French riots and a teddy bear named Mohammed, what does it mean?
A second night of riots in France, what does it mean? Actually, it doesn’t really mean much. Riots are a very popular human activity and have been seen time immemorial, almost as popular as wars or sporting events. If it means anything, it means too many people have too much time on their hands. Of course since most of these particular rioters are the children of North African immigrants to France, much will be made of this fact by people who want to demonize immigrants and Muslims for political purposes. The now president of France referred to rioters as “scum” a few years back when he was merely the interior minister, causing much controversy at the time. Then he went on to get elected, showing once again how pandering to the lowest possible denominator is the key to success in the democratic world. Sigh.
Not that I am in favour of riots mind you, rioting is a crime and should be treated as such. The problem I have with so many stories like this in the news is that they provide ample ammunition for people to reinforce their prejudices. And the media not so subtly goes along for the most part. The fact that the only thing most rioters have in common historically is that they were young and poor is irrelevant, these riots will be used by some to bash immigrants and bash Muslims. If you want to bash a particular group, it’s easy to find reasons to do so.
For example a British woman has been arrested in the Sudan and faces a possible sentence of “insulting Islam.” Her crime? She is a school teacher and she let her class of seven year olds name a teddy bear “Mohammed.” I can practically hear Rush Limbaugh and Michael Savage raving over this, it is an easy target if one wants to ridicule Islam. Of course this isn’t about Islam, it’s about a European who travelled to a foreign land and mocked their laws and way of life, but in the colonial mind set that seems to underlay the world view of many in the west…our standards of what is right and wrong should be applied world wide. I mean, I agree that whipping someone over a teddy bear‘s name does seem a bit extreme, but she should have had the smarts to realize this would get her into trouble. “When in Rome, do as the Romans do” is as valid today as it was 2000 years ago.
In France you can be jailed for wearing a swastika, in the USA some students were just suspended from school for using the word “noose” in a conversation. Ridiculous punishments for what would seem to be trivial or non existent crimes are not a hallmark of Islam, they can be found anywhere. But of course no one in Christian countries uses these things as a slam against Christianity in general, it’s only Muslim incidents that get used this way. As if all one billion Muslims were the same and thought the same. And of course some in the Muslim world make the same generalizations about Christians and Jews.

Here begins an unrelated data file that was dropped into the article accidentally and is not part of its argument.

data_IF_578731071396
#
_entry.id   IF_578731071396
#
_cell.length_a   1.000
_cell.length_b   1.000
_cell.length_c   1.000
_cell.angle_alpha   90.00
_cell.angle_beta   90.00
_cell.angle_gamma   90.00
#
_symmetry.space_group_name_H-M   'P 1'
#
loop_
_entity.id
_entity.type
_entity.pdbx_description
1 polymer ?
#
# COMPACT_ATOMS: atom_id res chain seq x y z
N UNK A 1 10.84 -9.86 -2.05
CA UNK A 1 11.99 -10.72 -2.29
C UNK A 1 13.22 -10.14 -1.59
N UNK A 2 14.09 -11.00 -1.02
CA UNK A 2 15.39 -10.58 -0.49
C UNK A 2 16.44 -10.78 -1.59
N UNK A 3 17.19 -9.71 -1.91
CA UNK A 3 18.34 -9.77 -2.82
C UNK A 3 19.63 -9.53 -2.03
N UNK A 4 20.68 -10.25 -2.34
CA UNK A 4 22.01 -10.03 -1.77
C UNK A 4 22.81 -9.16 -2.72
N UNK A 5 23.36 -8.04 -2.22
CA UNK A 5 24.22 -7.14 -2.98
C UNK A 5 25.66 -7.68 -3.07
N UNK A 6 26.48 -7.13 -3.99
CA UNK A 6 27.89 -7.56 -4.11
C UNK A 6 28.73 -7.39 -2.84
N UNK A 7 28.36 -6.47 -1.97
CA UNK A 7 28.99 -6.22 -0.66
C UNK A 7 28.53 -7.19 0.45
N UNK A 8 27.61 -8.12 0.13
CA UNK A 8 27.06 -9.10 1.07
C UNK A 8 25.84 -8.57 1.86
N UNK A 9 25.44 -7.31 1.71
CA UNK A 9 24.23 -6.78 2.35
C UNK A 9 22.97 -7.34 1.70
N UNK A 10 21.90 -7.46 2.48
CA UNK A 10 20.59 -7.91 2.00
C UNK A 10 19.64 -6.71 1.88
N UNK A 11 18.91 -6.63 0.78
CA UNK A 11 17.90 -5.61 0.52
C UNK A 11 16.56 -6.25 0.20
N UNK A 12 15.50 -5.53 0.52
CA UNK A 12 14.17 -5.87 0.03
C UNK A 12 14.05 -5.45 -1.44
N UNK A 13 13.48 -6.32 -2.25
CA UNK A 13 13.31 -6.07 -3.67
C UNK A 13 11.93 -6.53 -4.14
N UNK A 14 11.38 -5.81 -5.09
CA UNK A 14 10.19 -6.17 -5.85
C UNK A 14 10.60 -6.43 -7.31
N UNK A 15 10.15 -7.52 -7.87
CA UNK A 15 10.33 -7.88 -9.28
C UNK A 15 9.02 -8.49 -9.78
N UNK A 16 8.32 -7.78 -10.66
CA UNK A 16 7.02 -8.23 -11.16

Which leads me to the point I was trying to arrive at, I think this characteristic of judging other people by these standards is a hallmark of the three great co-religions: Judaism, Christianity, and Islam are all flawed in this way. I say co-religions because the similarities between these three vastly exceed the differences. They are all branches of the same tree so to speak, all are based on old testament teachings at their core. And all three claim to be the ultimate arbiter of what is right or wrong, no exceptions. And it’s this “God is on our side and our side alone” sort of thinking has poisoned the well and allows extremists of all three faiths to rationalize the the most frightening atrocities.
It allows people of one faith the denigrate and demonise all of the adherents of other religions. For example the Christian thinking being “These people did a bad thing, they are Muslims, therefore all Muslims are bad.” The same logic of course is never applied in reverse of course, if a Christian or a Jew does something bad, it’s an individual failing, not a flaw in their faith. And I am sure there are many Muslims and Jews who commit the same sort of logical error, for it is deeply illogical to condemn an entire faith for the actions of a few.
I’m not saying we should blindly accept what other people do since it’s “their faith.” My point is that we need to judge these sorts of things in a larger context and not simply use them to reinforce our own prejudices. That of course is very difficult to do, and the media and most of our leaders aren’t helping. Tomorrow I will try to deconstruct the unpleasant case of the rape victim in Saudi Arabia who has been sentenced to jail time and lashing, and maybe cast more light on my thinking here.
…and he looked for judgement, but behold oppression; for righteousness, but behold a cry.
(The above image of a riot in France is claimed as Fair Use under US copyright law. It’s not being used for profit and is central to illustrating the post. It is also a low resolution grey scale copy of the original image, and its use here does not in any way hamper the copyright holder’s commercial use of the original image. Credit: AP Photo. And why rioters would burn a garbage truck is a bit mysterious, but hey, it’s a riot.)